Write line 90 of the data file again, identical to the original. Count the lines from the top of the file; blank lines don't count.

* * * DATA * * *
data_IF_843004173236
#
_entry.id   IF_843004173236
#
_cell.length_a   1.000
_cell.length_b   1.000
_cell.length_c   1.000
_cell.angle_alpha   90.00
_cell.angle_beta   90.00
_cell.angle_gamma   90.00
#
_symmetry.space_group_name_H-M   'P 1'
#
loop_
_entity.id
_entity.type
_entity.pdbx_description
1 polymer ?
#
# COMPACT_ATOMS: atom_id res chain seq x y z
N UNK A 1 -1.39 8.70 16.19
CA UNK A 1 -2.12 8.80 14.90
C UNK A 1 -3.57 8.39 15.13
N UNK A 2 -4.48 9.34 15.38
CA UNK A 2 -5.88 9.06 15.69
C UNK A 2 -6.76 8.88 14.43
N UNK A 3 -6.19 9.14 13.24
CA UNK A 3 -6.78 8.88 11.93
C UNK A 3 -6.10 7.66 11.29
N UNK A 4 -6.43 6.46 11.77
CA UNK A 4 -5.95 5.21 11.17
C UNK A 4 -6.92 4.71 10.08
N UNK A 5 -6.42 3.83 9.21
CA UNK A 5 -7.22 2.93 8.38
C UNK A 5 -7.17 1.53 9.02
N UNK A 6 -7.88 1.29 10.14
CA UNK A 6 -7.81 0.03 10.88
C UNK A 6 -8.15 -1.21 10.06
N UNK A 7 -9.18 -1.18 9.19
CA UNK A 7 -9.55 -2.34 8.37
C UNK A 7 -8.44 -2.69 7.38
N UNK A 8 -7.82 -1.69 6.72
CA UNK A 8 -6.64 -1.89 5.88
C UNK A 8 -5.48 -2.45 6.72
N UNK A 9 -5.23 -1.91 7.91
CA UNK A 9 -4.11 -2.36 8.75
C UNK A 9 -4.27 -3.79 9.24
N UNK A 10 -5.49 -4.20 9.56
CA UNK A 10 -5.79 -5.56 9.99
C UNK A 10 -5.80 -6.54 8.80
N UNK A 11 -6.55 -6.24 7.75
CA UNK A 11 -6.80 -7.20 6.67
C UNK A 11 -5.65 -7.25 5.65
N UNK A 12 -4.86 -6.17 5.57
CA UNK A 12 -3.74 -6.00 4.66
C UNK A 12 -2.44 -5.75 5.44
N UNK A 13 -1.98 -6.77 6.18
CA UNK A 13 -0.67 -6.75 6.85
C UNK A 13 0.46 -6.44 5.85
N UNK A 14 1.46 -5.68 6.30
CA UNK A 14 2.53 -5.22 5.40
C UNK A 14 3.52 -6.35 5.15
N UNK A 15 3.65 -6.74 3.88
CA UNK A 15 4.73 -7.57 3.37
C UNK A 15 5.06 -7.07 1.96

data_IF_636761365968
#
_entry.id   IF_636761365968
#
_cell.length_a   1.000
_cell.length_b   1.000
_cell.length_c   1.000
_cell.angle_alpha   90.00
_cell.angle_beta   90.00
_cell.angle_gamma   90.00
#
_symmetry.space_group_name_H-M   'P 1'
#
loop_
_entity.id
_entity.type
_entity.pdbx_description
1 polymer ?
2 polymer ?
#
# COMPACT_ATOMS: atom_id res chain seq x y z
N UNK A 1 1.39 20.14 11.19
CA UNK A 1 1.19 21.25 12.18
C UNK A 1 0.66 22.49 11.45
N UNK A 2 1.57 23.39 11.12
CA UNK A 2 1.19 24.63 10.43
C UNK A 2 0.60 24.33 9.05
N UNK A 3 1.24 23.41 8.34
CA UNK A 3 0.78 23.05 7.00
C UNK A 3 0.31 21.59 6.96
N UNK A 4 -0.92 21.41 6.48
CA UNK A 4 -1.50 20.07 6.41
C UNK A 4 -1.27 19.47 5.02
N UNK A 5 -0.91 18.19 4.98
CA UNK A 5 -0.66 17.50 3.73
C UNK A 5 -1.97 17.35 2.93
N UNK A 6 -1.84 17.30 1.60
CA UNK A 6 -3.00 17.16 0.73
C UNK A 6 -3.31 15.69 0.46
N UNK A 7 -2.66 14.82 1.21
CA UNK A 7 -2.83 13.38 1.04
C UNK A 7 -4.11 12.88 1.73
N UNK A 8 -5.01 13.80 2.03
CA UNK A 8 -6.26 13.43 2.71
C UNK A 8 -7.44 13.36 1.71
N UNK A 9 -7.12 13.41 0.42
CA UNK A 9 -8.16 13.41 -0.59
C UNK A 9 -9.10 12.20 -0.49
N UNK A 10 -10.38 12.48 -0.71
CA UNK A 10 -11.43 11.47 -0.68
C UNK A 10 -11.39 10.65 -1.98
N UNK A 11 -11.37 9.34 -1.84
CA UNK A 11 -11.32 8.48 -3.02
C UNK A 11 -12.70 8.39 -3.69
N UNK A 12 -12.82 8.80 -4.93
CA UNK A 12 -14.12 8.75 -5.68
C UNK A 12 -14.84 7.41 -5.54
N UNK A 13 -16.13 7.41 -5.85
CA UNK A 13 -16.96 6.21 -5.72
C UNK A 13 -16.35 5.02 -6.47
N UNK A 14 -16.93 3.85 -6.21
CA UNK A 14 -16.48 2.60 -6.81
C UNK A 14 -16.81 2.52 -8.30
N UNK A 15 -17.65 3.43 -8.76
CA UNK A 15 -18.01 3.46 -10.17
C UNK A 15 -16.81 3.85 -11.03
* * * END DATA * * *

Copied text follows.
N UNK A 2 1.57 23.39 11.12